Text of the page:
Before I say this next part, I want to make one thing very clear: I will never applaud or mock anyone going to jail for involvement in the drug trade because the story is always more complicated than it seems. That being said, when I learned of Hernandez’s federal racketeering charges last month, I couldn’t help but get a little sense of satisfaction that he was finally going in on something. I was almost disappointed by the federal status since any jail time would yield a cushier stay. But, after some research, it turns out Hernandez had already spent time at Rikers prior to the child pornography incident for selling heroin. Being a casualty of the drug war will get you locked up in county, but ruining a young girl’s life with sexual abuse? That’s American as apple pie.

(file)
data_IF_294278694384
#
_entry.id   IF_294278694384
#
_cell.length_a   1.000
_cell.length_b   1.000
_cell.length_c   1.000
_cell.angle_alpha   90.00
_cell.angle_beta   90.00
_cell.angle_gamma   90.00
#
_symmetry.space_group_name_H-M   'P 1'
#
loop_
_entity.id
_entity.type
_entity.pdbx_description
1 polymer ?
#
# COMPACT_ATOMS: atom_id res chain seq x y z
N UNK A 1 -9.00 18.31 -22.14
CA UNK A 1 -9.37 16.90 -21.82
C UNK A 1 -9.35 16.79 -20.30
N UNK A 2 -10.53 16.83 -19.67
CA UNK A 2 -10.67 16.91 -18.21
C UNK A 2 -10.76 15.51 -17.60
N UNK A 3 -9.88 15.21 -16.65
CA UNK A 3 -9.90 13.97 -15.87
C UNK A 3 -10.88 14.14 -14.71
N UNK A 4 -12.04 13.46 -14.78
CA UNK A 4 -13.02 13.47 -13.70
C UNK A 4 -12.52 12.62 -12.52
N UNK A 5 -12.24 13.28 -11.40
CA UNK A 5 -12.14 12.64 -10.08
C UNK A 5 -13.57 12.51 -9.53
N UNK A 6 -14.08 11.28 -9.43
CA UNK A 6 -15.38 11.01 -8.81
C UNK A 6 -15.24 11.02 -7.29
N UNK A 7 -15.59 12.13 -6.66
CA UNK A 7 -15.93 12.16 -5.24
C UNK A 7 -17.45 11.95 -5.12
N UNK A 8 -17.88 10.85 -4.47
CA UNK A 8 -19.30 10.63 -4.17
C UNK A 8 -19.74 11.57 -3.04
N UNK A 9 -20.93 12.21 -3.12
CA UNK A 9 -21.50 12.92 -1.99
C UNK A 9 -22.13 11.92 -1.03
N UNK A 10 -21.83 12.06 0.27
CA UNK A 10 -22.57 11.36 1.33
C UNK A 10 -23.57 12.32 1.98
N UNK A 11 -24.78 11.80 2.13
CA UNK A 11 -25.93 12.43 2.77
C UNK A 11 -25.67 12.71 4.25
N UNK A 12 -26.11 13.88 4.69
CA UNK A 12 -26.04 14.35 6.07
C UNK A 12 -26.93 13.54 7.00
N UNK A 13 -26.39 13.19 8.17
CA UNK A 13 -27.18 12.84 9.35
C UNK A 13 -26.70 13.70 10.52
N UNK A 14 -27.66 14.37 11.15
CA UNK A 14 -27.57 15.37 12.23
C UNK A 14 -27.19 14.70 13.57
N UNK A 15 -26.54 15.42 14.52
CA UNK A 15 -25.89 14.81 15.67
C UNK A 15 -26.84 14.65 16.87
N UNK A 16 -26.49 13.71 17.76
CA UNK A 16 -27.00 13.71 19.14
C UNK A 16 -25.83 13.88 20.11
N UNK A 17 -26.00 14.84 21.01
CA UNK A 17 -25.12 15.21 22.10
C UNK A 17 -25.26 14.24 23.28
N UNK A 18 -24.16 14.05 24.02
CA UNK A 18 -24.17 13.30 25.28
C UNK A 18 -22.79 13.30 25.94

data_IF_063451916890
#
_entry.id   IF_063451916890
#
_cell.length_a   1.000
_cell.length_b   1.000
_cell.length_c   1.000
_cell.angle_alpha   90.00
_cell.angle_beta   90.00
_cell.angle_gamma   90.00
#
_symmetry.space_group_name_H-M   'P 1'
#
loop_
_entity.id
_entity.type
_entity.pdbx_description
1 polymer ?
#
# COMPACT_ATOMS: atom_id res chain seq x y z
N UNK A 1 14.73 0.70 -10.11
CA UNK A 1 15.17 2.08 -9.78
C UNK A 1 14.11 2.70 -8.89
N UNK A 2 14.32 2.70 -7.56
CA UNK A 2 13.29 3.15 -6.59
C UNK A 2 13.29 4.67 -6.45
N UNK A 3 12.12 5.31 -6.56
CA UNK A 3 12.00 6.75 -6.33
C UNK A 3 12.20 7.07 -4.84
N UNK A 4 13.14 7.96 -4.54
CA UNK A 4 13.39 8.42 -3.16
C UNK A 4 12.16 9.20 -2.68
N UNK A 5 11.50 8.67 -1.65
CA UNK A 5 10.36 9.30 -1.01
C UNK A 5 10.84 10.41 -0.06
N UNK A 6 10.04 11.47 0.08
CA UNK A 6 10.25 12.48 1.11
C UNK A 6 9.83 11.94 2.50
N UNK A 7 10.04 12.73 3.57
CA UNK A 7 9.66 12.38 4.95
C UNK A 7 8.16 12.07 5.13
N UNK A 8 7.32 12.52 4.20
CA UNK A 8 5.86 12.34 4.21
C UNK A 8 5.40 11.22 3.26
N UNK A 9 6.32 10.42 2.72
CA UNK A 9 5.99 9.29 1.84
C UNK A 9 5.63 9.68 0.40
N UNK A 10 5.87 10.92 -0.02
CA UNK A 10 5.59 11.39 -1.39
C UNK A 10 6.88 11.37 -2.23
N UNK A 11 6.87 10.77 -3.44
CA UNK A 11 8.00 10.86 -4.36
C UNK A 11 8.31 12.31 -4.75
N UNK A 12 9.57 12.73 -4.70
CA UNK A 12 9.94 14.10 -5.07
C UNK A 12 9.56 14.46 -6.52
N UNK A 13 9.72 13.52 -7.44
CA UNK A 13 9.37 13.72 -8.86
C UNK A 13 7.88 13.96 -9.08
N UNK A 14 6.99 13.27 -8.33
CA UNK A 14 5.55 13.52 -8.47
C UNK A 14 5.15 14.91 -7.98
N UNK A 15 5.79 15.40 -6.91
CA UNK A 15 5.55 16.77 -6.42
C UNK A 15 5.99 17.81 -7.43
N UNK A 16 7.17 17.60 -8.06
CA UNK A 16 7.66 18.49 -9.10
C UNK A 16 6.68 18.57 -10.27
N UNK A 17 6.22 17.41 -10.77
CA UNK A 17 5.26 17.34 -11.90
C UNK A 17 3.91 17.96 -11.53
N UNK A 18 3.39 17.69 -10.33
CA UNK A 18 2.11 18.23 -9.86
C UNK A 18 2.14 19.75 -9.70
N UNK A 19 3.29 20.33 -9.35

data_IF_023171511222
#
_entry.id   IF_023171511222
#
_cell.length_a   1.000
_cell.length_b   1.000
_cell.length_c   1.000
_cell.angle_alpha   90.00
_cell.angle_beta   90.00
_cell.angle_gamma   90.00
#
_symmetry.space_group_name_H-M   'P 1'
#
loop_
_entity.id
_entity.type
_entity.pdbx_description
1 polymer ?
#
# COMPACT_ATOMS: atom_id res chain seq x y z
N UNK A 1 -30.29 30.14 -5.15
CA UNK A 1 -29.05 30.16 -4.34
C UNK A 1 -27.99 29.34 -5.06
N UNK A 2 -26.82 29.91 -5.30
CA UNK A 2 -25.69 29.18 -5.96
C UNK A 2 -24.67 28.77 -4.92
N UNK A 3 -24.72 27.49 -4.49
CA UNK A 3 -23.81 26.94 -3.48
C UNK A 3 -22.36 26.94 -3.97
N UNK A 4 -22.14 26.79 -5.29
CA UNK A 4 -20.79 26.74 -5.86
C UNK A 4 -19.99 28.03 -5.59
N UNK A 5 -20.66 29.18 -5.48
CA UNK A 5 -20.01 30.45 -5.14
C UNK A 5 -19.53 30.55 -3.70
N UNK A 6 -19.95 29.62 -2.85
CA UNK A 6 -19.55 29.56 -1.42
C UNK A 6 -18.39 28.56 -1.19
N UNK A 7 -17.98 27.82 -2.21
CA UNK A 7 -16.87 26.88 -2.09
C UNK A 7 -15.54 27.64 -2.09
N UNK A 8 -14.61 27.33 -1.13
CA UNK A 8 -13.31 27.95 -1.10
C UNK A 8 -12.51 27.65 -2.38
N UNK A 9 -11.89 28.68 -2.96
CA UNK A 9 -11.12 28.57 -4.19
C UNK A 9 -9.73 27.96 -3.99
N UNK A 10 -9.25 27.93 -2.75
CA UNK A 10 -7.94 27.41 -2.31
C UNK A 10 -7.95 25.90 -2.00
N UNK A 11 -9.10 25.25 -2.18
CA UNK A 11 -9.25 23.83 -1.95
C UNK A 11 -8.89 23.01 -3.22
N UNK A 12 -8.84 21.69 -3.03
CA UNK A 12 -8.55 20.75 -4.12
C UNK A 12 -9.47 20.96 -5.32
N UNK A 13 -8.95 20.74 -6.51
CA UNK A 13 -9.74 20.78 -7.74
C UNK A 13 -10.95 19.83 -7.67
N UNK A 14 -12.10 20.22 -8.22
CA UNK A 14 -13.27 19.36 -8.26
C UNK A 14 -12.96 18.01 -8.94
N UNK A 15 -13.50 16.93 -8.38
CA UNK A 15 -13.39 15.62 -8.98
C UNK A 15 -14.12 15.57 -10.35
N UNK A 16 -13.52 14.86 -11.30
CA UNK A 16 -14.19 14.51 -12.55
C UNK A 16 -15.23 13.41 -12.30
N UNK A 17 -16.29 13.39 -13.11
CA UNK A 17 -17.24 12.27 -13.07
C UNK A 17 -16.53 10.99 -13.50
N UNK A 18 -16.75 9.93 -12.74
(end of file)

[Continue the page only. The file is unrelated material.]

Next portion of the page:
Interestingly enough, if proper legal action would have been taken for Hernandez’s sex crimes, he might not have been on the streets engaging in whatever activity that’s apparently led to his RICO charges. But the plot only thickens when you look at the timeline of Hernandez’s vocal support of Treyway in his music. The visuals for 2015’s ScumLife show quite a different side to the Hernandez we know in 2018. Incorporating Purge-like theatrics, anime sequences, and motorcycle riding with his friends, the track showcases Hernandez’s potential for bangibility in the absence of honed lyricism. Yet, the then 19-year-old rapper presents a bit of an identity crisis. His flow takes on an aggressive, almost hardcore-like edge and animated cityscapes blend in with shots of the New York skyline. These appeals to the golden age of basement-dwelling Soundcloud are coupled with the realities of everyday life in the streets of Brooklyn. While Hernandez could have blazed trails by bridging these spheres, the paths diverged, and he only went down one.